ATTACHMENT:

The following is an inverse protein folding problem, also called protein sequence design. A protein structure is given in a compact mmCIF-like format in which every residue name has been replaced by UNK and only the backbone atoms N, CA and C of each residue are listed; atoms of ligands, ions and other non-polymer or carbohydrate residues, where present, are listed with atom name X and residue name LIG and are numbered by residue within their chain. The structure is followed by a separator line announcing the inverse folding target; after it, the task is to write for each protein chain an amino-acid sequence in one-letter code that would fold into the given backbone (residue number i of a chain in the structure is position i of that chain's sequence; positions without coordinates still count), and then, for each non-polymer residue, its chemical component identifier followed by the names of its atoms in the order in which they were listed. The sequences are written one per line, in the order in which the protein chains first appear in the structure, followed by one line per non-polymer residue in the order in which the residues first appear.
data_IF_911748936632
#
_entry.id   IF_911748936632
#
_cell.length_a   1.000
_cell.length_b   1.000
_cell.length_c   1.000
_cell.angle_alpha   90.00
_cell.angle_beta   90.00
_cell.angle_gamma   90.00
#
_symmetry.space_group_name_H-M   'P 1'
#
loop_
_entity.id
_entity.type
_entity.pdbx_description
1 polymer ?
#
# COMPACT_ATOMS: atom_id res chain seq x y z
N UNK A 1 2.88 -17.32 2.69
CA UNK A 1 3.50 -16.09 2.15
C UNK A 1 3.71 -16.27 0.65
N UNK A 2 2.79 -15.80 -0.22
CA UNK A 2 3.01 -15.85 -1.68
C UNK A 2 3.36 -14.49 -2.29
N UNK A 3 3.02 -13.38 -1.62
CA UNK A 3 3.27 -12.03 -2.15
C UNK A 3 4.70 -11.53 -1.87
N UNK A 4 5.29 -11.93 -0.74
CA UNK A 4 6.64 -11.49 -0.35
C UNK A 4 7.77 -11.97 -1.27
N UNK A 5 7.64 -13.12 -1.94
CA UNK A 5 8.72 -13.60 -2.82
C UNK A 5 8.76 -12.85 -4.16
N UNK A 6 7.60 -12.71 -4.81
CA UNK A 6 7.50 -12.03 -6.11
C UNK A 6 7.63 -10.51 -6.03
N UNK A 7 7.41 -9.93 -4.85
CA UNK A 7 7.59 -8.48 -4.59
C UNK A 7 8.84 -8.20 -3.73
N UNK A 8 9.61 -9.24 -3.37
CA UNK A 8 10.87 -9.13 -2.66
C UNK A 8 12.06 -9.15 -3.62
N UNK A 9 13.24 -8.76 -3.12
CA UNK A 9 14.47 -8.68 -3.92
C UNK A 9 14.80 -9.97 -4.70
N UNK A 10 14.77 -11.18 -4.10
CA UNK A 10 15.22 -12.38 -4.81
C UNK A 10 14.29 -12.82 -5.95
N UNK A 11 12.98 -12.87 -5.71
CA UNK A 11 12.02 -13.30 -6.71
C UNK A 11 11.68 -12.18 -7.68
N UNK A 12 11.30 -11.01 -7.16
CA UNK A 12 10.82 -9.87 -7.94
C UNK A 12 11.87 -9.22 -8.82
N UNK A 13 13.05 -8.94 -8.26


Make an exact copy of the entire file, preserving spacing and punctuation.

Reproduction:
The following is an inverse protein folding problem, also called protein sequence design. A protein structure is given in a compact mmCIF-like format in which every residue name has been replaced by UNK and only the backbone atoms N, CA and C of each residue are listed; atoms of ligands, ions and other non-polymer or carbohydrate residues, where present, are listed with atom name X and residue name LIG and are numbered by residue within their chain. The structure is followed by a separator line announcing the inverse folding target; after it, the task is to write for each protein chain an amino-acid sequence in one-letter code that would fold into the given backbone (residue number i of a chain in the structure is position i of that chain's sequence; positions without coordinates still count), and then, for each non-polymer residue, its chemical component identifier followed by the names of its atoms in the order in which they were listed. The sequences are written one per line, in the order in which the protein chains first appear in the structure, followed by one line per non-polymer residue in the order in which the residues first appear.
data_IF_911748936632
#
_entry.id   IF_911748936632
#
_cell.length_a   1.000
_cell.length_b   1.000
_cell.length_c   1.000
_cell.angle_alpha   90.00
_cell.angle_beta   90.00
_cell.angle_gamma   90.00
#
_symmetry.space_group_name_H-M   'P 1'
#
loop_
_entity.id
_entity.type
_entity.pdbx_description
1 polymer ?
#
# COMPACT_ATOMS: atom_id res chain seq x y z
N UNK A 1 2.88 -17.32 2.69
CA UNK A 1 3.50 -16.09 2.15
C UNK A 1 3.71 -16.27 0.65
N UNK A 2 2.79 -15.80 -0.22
CA UNK A 2 3.01 -15.85 -1.68
C UNK A 2 3.36 -14.49 -2.29
N UNK A 3 3.02 -13.38 -1.62
CA UNK A 3 3.27 -12.03 -2.15
C UNK A 3 4.70 -11.53 -1.87
N UNK A 4 5.29 -11.93 -0.74
CA UNK A 4 6.64 -11.49 -0.35
C UNK A 4 7.77 -11.97 -1.27
N UNK A 5 7.64 -13.12 -1.94
CA UNK A 5 8.72 -13.60 -2.82
C UNK A 5 8.76 -12.85 -4.16
N UNK A 6 7.60 -12.71 -4.81
CA UNK A 6 7.50 -12.03 -6.11
C UNK A 6 7.63 -10.51 -6.03
N UNK A 7 7.41 -9.93 -4.85
CA UNK A 7 7.59 -8.48 -4.59
C UNK A 7 8.84 -8.20 -3.73
N UNK A 8 9.61 -9.24 -3.37
CA UNK A 8 10.87 -9.13 -2.66
C UNK A 8 12.06 -9.15 -3.62
N UNK A 9 13.24 -8.76 -3.12
CA UNK A 9 14.47 -8.68 -3.92
C UNK A 9 14.80 -9.97 -4.70
N UNK A 10 14.77 -11.18 -4.10
CA UNK A 10 15.22 -12.38 -4.81
C UNK A 10 14.29 -12.82 -5.95
N UNK A 11 12.98 -12.87 -5.71
CA UNK A 11 12.02 -13.30 -6.71
C UNK A 11 11.68 -12.18 -7.68
N UNK A 12 11.30 -11.01 -7.16
CA UNK A 12 10.82 -9.87 -7.94
C UNK A 12 11.87 -9.22 -8.82
N UNK A 13 13.05 -8.94 -8.26